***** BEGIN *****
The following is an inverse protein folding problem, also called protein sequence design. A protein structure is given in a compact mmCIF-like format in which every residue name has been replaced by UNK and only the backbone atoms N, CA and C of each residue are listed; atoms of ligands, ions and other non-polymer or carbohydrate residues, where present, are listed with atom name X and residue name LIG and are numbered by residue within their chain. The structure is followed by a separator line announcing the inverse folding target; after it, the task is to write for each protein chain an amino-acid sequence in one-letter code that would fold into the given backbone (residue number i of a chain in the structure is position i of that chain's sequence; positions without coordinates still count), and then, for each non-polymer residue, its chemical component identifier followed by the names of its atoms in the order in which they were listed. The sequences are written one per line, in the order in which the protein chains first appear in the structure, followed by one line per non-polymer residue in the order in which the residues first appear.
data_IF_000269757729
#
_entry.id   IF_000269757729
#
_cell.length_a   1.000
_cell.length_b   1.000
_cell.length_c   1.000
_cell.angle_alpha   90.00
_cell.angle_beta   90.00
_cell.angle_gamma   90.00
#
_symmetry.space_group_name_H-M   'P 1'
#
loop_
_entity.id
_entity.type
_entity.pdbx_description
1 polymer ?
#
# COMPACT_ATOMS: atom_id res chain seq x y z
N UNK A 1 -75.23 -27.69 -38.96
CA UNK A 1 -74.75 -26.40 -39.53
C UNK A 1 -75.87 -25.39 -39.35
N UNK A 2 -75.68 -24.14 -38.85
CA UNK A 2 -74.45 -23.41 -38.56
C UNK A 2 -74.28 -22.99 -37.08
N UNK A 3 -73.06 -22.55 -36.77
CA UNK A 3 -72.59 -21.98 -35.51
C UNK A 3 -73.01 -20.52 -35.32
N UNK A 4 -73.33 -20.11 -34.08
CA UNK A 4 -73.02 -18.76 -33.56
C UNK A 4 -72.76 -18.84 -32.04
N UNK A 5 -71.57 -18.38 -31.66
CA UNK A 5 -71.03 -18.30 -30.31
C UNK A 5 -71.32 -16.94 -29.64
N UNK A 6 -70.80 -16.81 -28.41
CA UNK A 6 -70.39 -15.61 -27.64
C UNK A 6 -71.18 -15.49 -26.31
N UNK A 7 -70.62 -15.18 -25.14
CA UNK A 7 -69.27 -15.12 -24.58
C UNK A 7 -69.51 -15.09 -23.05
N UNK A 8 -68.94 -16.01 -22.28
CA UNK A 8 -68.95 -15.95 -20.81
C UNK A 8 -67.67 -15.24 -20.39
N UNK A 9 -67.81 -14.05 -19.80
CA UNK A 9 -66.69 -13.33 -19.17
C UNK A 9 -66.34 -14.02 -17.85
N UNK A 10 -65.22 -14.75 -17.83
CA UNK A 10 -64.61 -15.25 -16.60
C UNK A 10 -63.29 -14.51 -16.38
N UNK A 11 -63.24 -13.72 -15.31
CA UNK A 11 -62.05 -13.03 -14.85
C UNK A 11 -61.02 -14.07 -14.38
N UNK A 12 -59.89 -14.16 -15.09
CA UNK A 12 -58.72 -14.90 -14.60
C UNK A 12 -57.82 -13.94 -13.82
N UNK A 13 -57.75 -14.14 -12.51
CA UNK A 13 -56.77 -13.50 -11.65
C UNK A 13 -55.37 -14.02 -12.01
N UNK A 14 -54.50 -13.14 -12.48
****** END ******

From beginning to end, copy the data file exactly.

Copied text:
The following is an inverse protein folding problem, also called protein sequence design. A protein structure is given in a compact mmCIF-like format in which every residue name has been replaced by UNK and only the backbone atoms N, CA and C of each residue are listed; atoms of ligands, ions and other non-polymer or carbohydrate residues, where present, are listed with atom name X and residue name LIG and are numbered by residue within their chain. The structure is followed by a separator line announcing the inverse folding target; after it, the task is to write for each protein chain an amino-acid sequence in one-letter code that would fold into the given backbone (residue number i of a chain in the structure is position i of that chain's sequence; positions without coordinates still count), and then, for each non-polymer residue, its chemical component identifier followed by the names of its atoms in the order in which they were listed. The sequences are written one per line, in the order in which the protein chains first appear in the structure, followed by one line per non-polymer residue in the order in which the residues first appear.
data_IF_000269757729
#
_entry.id   IF_000269757729
#
_cell.length_a   1.000
_cell.length_b   1.000
_cell.length_c   1.000
_cell.angle_alpha   90.00
_cell.angle_beta   90.00
_cell.angle_gamma   90.00
#
_symmetry.space_group_name_H-M   'P 1'
#
loop_
_entity.id
_entity.type
_entity.pdbx_description
1 polymer ?
#
# COMPACT_ATOMS: atom_id res chain seq x y z
N UNK A 1 -75.23 -27.69 -38.96
CA UNK A 1 -74.75 -26.40 -39.53
C UNK A 1 -75.87 -25.39 -39.35
N UNK A 2 -75.68 -24.14 -38.85
CA UNK A 2 -74.45 -23.41 -38.56
C UNK A 2 -74.28 -22.99 -37.08
N UNK A 3 -73.06 -22.55 -36.77
CA UNK A 3 -72.59 -21.98 -35.51
C UNK A 3 -73.01 -20.52 -35.32
N UNK A 4 -73.33 -20.11 -34.08
CA UNK A 4 -73.02 -18.76 -33.56
C UNK A 4 -72.76 -18.84 -32.04
N UNK A 5 -71.57 -18.38 -31.66
CA UNK A 5 -71.03 -18.30 -30.31
C UNK A 5 -71.32 -16.94 -29.64
N UNK A 6 -70.80 -16.81 -28.41
CA UNK A 6 -70.39 -15.61 -27.64
C UNK A 6 -71.18 -15.49 -26.31
N UNK A 7 -70.62 -15.18 -25.14
CA UNK A 7 -69.27 -15.12 -24.58
C UNK A 7 -69.51 -15.09 -23.05
N UNK A 8 -68.94 -16.01 -22.28
CA UNK A 8 -68.95 -15.95 -20.81
C UNK A 8 -67.67 -15.24 -20.39
N UNK A 9 -67.81 -14.05 -19.80
CA UNK A 9 -66.69 -13.33 -19.17
C UNK A 9 -66.34 -14.02 -17.85
N UNK A 10 -65.22 -14.75 -17.83
CA UNK A 10 -64.61 -15.25 -16.60
C UNK A 10 -63.29 -14.51 -16.38
N UNK A 11 -63.24 -13.72 -15.31
CA UNK A 11 -62.05 -13.03 -14.85
C UNK A 11 -61.02 -14.07 -14.38
N UNK A 12 -59.89 -14.16 -15.09
CA UNK A 12 -58.72 -14.90 -14.60
C UNK A 12 -57.82 -13.94 -13.82
N UNK A 13 -57.75 -14.14 -12.51
CA UNK A 13 -56.77 -13.50 -11.65
C UNK A 13 -55.37 -14.02 -12.01
N UNK A 14 -54.50 -13.14 -12.48